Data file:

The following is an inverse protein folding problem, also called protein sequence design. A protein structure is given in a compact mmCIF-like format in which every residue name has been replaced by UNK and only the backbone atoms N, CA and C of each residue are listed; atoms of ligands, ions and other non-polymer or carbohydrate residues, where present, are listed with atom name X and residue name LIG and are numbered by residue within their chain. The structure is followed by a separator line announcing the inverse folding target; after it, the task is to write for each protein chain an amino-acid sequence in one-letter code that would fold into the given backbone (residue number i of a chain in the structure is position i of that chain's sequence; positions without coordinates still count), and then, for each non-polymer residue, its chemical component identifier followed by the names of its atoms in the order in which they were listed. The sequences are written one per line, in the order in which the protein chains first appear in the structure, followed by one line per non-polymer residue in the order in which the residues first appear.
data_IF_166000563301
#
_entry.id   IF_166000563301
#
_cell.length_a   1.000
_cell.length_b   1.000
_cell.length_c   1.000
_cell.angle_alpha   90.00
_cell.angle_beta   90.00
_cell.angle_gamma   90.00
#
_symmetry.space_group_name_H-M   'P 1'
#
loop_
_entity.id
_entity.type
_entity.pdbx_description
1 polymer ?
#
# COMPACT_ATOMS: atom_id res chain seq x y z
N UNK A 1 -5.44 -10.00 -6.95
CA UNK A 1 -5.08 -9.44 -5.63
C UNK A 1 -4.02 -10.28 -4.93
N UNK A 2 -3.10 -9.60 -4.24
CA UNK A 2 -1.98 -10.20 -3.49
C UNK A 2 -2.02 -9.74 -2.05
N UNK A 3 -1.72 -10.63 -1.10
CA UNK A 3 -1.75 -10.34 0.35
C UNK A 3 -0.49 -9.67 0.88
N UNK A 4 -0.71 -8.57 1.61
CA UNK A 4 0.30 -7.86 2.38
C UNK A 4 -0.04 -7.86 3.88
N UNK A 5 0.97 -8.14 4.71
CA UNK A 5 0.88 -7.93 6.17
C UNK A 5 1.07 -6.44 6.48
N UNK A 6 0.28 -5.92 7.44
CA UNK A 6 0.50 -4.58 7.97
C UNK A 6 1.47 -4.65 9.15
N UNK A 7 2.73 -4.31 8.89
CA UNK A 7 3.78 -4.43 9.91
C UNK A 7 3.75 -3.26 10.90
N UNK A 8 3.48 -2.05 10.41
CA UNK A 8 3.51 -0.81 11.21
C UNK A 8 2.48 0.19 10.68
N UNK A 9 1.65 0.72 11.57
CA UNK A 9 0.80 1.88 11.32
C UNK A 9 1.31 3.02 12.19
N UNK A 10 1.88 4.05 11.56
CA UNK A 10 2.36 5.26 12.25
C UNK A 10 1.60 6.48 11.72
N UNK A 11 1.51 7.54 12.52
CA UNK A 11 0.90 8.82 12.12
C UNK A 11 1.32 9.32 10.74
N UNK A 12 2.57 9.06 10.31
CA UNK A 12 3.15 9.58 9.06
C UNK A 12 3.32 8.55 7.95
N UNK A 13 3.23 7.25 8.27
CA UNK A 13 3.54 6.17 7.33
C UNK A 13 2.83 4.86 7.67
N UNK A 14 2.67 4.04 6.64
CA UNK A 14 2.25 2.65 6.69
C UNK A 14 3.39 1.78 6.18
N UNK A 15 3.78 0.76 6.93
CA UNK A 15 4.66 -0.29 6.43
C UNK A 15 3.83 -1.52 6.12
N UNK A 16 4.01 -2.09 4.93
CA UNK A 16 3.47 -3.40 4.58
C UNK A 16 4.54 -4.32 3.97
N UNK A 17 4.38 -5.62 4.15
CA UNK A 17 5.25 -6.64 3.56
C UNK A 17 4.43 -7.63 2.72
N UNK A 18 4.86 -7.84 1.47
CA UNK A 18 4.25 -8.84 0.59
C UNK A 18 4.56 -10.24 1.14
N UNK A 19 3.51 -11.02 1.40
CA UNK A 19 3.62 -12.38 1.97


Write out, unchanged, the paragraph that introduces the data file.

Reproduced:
The following is an inverse protein folding problem, also called protein sequence design. A protein structure is given in a compact mmCIF-like format in which every residue name has been replaced by UNK and only the backbone atoms N, CA and C of each residue are listed; atoms of ligands, ions and other non-polymer or carbohydrate residues, where present, are listed with atom name X and residue name LIG and are numbered by residue within their chain. The structure is followed by a separator line announcing the inverse folding target; after it, the task is to write for each protein chain an amino-acid sequence in one-letter code that would fold into the given backbone (residue number i of a chain in the structure is position i of that chain's sequence; positions without coordinates still count), and then, for each non-polymer residue, its chemical component identifier followed by the names of its atoms in the order in which they were listed. The sequences are written one per line, in the order in which the protein chains first appear in the structure, followed by one line per non-polymer residue in the order in which the residues first appear.